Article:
By Gregory Korte
The Cincinnati Enquirer
A deal to keep the headquarters of Kroger Co. downtown could be in trouble, Cincinnati Mayor Charlie Luken said Tuesday.
The reason: politics, he said.
On paper, Luken said, the deal is even better than the one City Council approved in principle, by an 8-1 vote, in June. City officials now estimate the cost of a parking garage across from the Kroger building at Vine Street and Central Parkway at $12 million - lower than the $12.75 million to $15 million originally thought, Luken said.
Kroger has also agreed to spend $20,000 on a marketing study for the intersection of Hamilton Avenue and West North Bend Road, where Kroger abandoned its College Hill store. Neighborhood leaders and City Council members had been pressuring Kroger to help revitalize that business district.
But some council members remain unconvinced.
"I want to see it on paper," said Councilman Chris Monzel, who was the only no vote for the deal in June. "I'm waiting for the administration to say, what's the cost, what's the deal, are there clawbacks?"
"Clawbacks," a term that entered the City Hall lexicon during the Convergys debate, are provisions that allow the city to recoup its costs if a company reduces its employment below a certain threshold.
The issue: A $12 million parking garage for Kroger downtown.
This week: City manager's report to council on the Kroger deal.
Next week: Council vote on Wednesday.
Possible sticking point: Kroger ownership of the facility after 30 years.
Downtown jobs at stake: 1,200.
Those answers should come in a report from City Manager Valerie Lemmie this week, with a vote to follow a week from today. City officials working on that report could not be reached Tuesday, but privately briefed some members of City Council about the deal.
Some council members - including Vice Mayor Alicia Reece and Councilman David Crowley - had previously conditioned support of the downtown garage on Kroger's willingness to redevelop the College Hill site.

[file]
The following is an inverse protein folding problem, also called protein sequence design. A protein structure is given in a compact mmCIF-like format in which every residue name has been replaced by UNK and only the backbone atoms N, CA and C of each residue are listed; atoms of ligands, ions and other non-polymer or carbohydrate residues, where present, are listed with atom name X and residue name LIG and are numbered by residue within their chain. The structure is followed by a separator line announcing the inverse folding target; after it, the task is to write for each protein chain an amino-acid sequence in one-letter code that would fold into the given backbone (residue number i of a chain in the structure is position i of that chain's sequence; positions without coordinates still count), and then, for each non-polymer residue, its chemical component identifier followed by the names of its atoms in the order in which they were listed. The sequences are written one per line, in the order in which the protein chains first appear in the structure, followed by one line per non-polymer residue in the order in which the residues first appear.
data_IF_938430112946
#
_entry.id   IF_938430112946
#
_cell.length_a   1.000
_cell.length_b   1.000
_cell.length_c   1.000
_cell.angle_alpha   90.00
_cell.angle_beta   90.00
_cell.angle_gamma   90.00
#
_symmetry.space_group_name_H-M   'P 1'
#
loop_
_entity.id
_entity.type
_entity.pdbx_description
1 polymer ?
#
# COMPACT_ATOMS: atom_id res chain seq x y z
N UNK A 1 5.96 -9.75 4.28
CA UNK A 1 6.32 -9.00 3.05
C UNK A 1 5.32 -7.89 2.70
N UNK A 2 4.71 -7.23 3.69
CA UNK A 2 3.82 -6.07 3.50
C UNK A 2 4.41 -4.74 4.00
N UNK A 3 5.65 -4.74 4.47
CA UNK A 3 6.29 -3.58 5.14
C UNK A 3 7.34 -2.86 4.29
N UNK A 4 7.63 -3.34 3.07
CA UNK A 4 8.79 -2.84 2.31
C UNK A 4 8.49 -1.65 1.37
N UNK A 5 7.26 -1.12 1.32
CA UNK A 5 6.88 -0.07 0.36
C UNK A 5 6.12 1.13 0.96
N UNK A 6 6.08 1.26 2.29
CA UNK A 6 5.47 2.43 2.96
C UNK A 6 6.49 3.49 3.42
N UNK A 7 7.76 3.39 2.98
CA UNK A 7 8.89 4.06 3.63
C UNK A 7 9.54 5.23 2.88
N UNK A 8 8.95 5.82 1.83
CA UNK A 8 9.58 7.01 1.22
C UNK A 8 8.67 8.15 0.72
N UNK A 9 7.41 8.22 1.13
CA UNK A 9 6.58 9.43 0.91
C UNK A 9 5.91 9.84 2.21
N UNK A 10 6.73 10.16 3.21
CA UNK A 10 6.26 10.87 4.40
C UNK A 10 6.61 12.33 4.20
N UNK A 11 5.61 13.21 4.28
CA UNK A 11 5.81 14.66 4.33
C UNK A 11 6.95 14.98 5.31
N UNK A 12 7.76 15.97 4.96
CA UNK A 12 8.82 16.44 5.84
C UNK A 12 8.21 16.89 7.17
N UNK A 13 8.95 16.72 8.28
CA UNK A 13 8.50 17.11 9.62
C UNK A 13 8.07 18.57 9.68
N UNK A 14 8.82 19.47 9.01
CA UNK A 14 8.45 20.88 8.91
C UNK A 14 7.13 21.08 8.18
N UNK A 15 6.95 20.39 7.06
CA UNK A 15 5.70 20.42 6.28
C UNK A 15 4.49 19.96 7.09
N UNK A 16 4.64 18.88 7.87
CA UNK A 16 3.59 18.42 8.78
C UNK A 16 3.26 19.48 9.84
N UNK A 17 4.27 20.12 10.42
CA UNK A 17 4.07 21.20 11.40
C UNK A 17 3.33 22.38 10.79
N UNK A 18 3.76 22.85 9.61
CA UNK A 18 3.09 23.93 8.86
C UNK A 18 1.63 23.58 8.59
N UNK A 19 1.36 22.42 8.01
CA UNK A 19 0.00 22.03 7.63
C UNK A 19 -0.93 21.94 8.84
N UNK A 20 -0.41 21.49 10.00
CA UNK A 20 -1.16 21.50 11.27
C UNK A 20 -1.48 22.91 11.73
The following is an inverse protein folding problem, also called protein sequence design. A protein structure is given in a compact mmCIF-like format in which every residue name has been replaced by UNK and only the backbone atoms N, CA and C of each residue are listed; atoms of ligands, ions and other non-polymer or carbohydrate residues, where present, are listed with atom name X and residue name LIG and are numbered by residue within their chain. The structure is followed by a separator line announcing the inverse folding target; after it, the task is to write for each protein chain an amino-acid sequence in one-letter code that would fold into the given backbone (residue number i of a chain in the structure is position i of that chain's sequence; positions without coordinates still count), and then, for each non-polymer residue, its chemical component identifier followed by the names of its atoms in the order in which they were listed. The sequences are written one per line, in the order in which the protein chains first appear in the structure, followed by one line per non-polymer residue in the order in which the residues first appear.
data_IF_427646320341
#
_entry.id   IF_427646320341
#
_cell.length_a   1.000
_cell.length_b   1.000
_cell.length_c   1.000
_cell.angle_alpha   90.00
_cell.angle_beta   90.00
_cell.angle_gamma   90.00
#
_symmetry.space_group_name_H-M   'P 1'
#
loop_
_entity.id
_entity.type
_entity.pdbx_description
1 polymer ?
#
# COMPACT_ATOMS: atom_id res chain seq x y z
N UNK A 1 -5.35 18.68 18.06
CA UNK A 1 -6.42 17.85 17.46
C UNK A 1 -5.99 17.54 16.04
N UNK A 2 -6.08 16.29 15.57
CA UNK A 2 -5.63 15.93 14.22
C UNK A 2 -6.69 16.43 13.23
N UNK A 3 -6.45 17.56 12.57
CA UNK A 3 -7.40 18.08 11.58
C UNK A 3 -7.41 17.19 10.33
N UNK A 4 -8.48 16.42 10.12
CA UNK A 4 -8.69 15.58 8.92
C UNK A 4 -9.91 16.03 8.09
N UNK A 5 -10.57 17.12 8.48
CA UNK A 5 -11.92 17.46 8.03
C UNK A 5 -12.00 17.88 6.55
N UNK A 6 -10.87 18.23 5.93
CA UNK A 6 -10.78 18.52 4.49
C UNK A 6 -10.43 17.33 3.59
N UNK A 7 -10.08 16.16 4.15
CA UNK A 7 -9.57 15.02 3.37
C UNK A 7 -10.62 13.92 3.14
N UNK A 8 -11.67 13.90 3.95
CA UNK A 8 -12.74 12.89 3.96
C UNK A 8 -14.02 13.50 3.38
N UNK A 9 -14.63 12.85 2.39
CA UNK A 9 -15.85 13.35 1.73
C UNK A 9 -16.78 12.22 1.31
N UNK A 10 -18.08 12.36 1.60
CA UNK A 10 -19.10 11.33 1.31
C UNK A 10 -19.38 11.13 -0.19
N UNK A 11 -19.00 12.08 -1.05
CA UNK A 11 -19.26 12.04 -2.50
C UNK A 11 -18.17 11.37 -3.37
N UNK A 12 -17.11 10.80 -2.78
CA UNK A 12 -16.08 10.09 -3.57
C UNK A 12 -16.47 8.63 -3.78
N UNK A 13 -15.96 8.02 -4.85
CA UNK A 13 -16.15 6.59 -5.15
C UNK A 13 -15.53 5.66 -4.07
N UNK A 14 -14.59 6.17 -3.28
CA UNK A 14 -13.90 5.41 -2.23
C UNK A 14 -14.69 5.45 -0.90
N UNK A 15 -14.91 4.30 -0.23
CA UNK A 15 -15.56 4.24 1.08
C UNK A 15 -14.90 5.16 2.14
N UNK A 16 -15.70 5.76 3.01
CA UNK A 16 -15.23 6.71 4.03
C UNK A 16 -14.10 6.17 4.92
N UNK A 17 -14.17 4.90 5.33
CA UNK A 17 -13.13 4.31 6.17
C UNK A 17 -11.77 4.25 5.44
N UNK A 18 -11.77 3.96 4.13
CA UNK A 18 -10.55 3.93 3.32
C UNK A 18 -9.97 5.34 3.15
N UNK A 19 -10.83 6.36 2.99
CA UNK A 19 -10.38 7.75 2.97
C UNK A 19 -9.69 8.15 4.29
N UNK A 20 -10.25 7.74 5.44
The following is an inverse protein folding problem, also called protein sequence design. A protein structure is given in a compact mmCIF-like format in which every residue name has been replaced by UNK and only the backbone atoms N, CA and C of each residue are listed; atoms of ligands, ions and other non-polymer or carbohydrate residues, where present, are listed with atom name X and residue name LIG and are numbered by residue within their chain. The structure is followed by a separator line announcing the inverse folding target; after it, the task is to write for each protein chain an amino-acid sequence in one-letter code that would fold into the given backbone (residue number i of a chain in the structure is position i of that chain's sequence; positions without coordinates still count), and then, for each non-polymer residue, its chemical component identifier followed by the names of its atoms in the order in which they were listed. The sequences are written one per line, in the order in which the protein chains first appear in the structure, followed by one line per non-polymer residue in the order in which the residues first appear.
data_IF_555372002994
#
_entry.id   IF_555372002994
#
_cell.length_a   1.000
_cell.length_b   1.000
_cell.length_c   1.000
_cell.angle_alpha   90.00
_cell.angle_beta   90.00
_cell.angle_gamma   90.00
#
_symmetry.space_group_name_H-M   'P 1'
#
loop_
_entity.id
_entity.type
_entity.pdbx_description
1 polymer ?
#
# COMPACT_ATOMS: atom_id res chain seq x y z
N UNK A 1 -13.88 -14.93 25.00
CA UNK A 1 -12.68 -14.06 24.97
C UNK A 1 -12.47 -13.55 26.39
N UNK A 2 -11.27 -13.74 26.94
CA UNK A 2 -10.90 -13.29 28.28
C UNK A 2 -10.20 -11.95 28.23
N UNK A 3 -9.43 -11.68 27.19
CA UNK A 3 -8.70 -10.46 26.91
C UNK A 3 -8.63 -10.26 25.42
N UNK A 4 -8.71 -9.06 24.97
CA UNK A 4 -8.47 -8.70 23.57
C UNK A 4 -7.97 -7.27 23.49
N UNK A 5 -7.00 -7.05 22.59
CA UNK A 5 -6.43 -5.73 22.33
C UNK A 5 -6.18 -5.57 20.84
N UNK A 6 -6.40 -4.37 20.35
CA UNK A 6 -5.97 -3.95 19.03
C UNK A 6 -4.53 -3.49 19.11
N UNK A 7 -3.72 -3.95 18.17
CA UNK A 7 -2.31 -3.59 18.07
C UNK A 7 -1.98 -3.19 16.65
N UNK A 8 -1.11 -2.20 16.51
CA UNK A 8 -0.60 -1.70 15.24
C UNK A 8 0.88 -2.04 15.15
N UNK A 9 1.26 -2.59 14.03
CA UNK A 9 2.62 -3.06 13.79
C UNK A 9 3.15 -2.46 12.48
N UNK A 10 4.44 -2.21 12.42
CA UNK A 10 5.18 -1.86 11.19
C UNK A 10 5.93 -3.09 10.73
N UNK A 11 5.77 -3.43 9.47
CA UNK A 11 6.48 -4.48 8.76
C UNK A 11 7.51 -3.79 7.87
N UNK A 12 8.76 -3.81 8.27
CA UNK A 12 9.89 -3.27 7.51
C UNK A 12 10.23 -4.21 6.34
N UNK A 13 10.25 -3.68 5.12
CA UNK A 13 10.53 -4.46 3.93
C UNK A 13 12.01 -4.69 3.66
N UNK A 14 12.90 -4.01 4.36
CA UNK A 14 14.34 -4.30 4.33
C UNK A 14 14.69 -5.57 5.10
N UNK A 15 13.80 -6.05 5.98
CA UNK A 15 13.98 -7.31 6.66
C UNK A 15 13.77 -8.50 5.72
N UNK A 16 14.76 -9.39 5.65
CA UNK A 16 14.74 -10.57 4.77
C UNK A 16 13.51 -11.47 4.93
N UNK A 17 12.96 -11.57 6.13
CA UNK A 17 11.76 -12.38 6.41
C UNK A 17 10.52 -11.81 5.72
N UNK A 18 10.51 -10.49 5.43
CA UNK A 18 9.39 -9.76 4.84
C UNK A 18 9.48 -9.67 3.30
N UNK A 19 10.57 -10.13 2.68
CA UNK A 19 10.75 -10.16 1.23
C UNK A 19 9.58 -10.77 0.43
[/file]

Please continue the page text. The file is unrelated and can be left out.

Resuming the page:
But after neighborhood business leaders said they were satisfied that Kroger was making good faith efforts to find a new tenant, Crowley said he will no longer block the downtown garage based on that issue alone.
But Crowley said he still had concerns about a provision of the deal that would give Kroger ownership of the parking deck after 30 years.
Though the two deals look completely different on paper, the Kroger deal inevitably brings comparisons to City Council's vote in July to give $52.2 million in incentives to Convergys Corp.
Monzel said responding to Kroger's threat - build a parking garage or they'll leave for the suburbs and take their 1,200 jobs with them - would be a failure to "learn the lessons of Convergys."
But Luken said there's no comparison.
"The problem with the way these things are being handled is that council creates the furor and then complains about the perception," he said.
A backlash over the Convergys vote - along with a looming City Council election - is making the Kroger decision harder than it needs to be, Luken said.
"It is a much, much easier deal on everyone than Convergys, and far, far less expensive," he said.
Still, Luken said he heard from council members over the Labor Day weekend that they didn't like feeling bullied - even by the city's second-largest employer. Kroger's parking crunch - and threat to leave town - should have been foreseeable, they said.
Kroger chairman Joseph Pichler said last week that the company did not realize until this spring that a new elementary school to be built on Central Parkway would eliminate 355 spaces used by Kroger employees.
Other nearby parking spaces will be eliminated by downtown development. He said the only solution was to build a garage on a lot owned by Kroger.
"I'm as supportive as I've ever been," said Councilman John Cranley. "As I said before, I think the way they handled this could have been better. But it's not worth losing the 18th-largest company in the country."
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